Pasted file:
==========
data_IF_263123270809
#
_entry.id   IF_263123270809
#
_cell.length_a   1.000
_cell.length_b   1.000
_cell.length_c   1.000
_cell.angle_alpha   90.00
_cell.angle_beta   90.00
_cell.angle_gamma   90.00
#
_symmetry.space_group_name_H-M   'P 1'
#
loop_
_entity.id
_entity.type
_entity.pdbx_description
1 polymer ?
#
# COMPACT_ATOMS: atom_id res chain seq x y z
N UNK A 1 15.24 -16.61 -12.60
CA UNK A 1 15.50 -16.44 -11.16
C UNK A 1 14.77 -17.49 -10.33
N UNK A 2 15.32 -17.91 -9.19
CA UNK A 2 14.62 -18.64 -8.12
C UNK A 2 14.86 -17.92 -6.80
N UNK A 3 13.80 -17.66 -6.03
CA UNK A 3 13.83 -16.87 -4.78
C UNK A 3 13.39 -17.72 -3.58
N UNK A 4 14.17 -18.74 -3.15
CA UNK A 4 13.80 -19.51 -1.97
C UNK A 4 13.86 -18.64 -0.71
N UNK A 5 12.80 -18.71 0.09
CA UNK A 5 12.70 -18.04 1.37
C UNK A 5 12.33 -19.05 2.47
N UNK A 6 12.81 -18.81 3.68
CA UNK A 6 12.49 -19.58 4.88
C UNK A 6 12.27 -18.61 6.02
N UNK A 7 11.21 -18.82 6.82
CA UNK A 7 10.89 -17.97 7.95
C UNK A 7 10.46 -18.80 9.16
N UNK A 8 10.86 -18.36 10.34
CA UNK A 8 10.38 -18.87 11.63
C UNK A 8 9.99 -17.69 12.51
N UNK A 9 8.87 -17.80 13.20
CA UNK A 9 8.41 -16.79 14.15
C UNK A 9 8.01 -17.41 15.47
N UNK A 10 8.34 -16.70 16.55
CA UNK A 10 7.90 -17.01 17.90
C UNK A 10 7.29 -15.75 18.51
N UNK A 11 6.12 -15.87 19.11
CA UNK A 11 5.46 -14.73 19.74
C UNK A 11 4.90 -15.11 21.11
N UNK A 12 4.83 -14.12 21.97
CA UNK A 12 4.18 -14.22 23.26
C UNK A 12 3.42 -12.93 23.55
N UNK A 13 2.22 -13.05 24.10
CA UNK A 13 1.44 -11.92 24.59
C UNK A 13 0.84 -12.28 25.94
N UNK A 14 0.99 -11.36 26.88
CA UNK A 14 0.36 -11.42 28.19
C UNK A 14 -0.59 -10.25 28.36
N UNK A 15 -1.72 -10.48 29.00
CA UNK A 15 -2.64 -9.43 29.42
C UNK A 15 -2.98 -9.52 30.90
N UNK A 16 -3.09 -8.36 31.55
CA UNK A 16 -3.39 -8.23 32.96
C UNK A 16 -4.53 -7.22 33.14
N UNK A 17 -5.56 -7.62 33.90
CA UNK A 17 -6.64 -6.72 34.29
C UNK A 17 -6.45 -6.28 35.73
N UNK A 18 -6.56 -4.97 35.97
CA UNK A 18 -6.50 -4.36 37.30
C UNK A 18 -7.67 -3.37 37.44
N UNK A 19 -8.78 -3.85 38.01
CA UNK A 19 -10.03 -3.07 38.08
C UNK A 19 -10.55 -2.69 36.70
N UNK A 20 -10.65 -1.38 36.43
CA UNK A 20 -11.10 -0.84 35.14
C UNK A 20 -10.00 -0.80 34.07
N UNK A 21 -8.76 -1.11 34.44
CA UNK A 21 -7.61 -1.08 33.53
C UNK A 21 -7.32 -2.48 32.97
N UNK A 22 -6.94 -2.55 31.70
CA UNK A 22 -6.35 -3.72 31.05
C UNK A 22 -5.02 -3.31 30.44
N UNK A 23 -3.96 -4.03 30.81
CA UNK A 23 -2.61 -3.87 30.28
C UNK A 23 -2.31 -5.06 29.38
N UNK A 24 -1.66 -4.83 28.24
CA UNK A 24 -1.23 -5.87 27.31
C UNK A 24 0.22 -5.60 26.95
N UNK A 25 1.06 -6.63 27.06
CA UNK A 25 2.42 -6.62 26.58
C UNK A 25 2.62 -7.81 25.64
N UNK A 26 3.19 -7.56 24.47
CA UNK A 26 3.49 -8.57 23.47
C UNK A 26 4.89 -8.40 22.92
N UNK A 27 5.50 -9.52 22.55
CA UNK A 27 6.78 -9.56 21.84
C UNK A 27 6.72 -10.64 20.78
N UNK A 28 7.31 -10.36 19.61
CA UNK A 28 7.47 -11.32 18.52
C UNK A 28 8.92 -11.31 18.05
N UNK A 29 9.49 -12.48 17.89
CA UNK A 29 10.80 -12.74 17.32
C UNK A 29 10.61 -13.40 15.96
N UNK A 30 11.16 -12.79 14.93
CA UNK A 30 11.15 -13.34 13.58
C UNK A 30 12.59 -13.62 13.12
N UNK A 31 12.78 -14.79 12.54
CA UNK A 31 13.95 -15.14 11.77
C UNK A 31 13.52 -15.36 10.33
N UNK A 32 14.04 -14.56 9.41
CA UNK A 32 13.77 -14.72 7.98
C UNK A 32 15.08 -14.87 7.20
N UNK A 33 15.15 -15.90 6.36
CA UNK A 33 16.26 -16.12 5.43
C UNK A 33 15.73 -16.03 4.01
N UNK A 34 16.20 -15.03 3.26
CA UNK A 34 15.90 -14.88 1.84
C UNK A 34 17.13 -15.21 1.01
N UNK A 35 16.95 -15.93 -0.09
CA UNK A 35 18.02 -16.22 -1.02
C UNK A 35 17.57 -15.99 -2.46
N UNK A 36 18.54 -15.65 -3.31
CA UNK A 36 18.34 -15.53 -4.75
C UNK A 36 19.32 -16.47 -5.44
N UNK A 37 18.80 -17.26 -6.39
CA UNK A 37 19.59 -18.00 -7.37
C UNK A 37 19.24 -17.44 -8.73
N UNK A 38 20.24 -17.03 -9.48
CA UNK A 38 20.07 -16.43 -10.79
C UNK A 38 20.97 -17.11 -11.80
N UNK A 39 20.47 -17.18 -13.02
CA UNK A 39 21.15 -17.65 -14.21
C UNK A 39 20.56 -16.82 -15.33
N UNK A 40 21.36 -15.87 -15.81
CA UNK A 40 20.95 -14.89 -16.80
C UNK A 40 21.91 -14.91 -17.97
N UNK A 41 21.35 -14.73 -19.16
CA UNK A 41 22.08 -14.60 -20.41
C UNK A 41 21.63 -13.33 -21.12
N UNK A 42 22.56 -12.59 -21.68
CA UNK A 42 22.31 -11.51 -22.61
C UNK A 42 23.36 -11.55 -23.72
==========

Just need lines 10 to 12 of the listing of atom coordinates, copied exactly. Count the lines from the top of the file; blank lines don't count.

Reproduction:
_cell.angle_gamma   90.00
#
_symmetry.space_group_name_H-M   'P 1'